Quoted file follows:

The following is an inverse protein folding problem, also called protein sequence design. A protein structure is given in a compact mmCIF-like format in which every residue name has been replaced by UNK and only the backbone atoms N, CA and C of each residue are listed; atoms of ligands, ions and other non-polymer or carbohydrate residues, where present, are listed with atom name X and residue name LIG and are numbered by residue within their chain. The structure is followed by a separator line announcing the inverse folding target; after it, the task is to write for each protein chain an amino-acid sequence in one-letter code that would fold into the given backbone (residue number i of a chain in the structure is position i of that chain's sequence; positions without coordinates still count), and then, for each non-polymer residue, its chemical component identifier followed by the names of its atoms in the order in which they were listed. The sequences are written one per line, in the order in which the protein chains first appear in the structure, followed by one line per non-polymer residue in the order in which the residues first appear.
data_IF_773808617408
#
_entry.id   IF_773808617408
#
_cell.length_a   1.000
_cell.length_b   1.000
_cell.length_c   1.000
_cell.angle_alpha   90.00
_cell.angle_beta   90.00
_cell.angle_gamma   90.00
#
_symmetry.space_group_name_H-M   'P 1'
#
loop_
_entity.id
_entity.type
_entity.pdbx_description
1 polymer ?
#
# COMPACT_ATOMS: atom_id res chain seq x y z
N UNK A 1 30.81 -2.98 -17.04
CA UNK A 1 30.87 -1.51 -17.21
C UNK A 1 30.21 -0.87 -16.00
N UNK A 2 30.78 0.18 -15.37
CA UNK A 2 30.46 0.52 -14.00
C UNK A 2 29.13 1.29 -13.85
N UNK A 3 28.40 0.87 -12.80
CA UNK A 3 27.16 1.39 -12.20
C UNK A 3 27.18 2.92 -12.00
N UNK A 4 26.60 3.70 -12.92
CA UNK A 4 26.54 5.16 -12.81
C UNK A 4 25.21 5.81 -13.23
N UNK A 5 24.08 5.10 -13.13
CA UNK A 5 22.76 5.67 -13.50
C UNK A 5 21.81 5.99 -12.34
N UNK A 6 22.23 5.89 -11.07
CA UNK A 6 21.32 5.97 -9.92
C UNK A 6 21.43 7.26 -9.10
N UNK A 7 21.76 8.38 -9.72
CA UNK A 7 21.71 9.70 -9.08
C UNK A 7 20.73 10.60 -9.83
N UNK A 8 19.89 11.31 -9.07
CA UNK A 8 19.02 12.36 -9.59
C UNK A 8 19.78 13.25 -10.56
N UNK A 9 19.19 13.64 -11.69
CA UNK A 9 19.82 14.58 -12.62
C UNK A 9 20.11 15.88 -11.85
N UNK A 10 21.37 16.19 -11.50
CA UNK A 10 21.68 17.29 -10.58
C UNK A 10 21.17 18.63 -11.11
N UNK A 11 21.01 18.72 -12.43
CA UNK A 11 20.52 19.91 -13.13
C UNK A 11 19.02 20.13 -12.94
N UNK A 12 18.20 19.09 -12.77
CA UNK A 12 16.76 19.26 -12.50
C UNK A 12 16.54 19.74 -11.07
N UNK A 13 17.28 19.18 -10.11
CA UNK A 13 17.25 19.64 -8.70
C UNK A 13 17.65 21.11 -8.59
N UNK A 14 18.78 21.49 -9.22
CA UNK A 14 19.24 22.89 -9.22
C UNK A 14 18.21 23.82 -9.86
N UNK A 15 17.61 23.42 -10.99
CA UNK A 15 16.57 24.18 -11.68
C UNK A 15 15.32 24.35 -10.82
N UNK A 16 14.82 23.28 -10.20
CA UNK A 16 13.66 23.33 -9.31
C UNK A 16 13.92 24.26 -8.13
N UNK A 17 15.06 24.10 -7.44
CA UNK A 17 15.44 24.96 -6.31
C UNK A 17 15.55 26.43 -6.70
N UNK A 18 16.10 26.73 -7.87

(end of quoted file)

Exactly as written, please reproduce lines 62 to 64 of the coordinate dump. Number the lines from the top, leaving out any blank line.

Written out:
CA UNK A 14 19.24 22.89 -9.22
C UNK A 14 18.21 23.82 -9.86
N UNK A 15 17.61 23.42 -10.99